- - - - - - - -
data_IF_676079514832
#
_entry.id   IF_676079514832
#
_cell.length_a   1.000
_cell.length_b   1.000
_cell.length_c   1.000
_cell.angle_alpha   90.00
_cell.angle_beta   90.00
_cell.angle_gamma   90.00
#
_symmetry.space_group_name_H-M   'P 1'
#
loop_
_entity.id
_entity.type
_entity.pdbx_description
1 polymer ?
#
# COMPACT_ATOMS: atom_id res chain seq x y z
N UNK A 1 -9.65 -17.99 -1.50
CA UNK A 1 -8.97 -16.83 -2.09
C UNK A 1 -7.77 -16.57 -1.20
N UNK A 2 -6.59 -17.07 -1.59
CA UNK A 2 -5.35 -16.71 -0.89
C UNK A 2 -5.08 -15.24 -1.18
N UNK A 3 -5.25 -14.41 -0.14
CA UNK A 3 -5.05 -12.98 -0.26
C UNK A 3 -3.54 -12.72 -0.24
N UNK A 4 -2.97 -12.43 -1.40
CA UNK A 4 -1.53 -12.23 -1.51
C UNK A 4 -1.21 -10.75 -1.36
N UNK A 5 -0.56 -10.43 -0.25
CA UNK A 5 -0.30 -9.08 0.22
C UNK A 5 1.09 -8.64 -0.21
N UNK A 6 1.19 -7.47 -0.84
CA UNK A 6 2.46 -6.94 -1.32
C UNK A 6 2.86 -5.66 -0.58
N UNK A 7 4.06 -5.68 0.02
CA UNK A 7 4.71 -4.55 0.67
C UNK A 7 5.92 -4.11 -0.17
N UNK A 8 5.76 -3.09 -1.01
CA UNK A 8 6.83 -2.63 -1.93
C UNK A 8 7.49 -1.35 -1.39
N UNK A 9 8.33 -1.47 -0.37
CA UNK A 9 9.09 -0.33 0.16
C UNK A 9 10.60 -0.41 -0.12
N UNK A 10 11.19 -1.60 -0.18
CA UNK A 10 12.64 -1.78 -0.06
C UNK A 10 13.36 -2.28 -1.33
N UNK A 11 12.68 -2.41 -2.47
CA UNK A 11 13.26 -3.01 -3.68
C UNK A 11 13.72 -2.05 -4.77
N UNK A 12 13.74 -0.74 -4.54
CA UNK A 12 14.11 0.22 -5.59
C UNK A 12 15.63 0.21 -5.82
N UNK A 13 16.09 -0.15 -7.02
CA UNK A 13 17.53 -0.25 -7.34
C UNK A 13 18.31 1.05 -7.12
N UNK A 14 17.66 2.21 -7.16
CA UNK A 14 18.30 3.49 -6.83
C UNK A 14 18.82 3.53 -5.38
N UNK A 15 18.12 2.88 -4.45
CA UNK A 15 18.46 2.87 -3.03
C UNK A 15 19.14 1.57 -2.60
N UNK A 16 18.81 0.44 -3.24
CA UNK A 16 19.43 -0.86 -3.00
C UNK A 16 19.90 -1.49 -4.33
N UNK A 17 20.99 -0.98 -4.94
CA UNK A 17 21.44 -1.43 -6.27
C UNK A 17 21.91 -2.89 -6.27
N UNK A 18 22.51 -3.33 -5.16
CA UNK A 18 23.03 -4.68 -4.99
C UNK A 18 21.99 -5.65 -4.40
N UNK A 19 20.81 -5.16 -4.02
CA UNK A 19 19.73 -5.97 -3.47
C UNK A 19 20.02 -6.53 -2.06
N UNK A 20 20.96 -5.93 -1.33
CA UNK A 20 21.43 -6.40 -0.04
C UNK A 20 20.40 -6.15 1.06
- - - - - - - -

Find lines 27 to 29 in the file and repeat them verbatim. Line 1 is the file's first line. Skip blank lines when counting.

N UNK A 3 -5.25 -14.41 -0.14
CA UNK A 3 -5.05 -12.98 -0.26
C UNK A 3 -3.54 -12.72 -0.24